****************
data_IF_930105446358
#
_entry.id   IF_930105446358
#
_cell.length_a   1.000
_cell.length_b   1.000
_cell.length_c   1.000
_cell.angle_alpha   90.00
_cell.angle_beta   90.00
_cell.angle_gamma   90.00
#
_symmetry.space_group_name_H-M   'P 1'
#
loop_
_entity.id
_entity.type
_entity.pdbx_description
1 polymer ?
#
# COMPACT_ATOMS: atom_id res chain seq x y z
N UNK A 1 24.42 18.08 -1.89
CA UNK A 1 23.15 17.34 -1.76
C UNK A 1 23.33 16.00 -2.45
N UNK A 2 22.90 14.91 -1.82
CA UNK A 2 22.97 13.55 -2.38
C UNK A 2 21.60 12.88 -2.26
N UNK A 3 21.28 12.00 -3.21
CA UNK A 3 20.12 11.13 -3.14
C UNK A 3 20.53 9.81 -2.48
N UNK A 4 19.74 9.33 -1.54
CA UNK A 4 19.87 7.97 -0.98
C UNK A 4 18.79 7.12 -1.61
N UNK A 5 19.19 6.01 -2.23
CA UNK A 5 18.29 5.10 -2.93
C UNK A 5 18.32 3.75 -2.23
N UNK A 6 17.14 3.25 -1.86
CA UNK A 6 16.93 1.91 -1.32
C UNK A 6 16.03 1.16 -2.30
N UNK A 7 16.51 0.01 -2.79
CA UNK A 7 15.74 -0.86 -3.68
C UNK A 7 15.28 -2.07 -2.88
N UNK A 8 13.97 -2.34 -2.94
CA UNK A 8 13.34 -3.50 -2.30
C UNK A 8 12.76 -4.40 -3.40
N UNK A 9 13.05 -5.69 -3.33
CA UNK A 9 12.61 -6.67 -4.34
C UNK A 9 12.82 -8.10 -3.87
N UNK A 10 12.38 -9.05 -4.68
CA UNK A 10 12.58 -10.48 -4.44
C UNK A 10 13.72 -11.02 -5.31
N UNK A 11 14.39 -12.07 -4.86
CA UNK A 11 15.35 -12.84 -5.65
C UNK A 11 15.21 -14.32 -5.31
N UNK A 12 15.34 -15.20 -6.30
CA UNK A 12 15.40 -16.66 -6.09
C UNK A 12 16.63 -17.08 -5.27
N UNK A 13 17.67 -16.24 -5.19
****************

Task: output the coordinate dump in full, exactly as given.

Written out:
data_IF_930105446358
#
_entry.id   IF_930105446358
#
_cell.length_a   1.000
_cell.length_b   1.000
_cell.length_c   1.000
_cell.angle_alpha   90.00
_cell.angle_beta   90.00
_cell.angle_gamma   90.00
#
_symmetry.space_group_name_H-M   'P 1'
#
loop_
_entity.id
_entity.type
_entity.pdbx_description
1 polymer ?
#
# COMPACT_ATOMS: atom_id res chain seq x y z
N UNK A 1 24.42 18.08 -1.89
CA UNK A 1 23.15 17.34 -1.76
C UNK A 1 23.33 16.00 -2.45
N UNK A 2 22.90 14.91 -1.82
CA UNK A 2 22.97 13.55 -2.38
C UNK A 2 21.60 12.88 -2.26
N UNK A 3 21.28 12.00 -3.21
CA UNK A 3 20.12 11.13 -3.14
C UNK A 3 20.53 9.81 -2.48
N UNK A 4 19.74 9.33 -1.54
CA UNK A 4 19.87 7.97 -0.98
C UNK A 4 18.79 7.12 -1.61
N UNK A 5 19.19 6.01 -2.23
CA UNK A 5 18.29 5.10 -2.93
C UNK A 5 18.32 3.75 -2.23
N UNK A 6 17.14 3.25 -1.86
CA UNK A 6 16.93 1.91 -1.32
C UNK A 6 16.03 1.16 -2.30
N UNK A 7 16.51 0.01 -2.79
CA UNK A 7 15.74 -0.86 -3.68
C UNK A 7 15.28 -2.07 -2.88
N UNK A 8 13.97 -2.34 -2.94
CA UNK A 8 13.34 -3.50 -2.30
C UNK A 8 12.76 -4.40 -3.40
N UNK A 9 13.05 -5.69 -3.33
CA UNK A 9 12.61 -6.67 -4.34
C UNK A 9 12.82 -8.10 -3.87
N UNK A 10 12.38 -9.05 -4.68
CA UNK A 10 12.58 -10.48 -4.44
C UNK A 10 13.72 -11.02 -5.31
N UNK A 11 14.39 -12.07 -4.86
CA UNK A 11 15.35 -12.84 -5.65
C UNK A 11 15.21 -14.32 -5.31
N UNK A 12 15.34 -15.20 -6.30
CA UNK A 12 15.40 -16.66 -6.09
C UNK A 12 16.63 -17.08 -5.27
N UNK A 13 17.67 -16.24 -5.19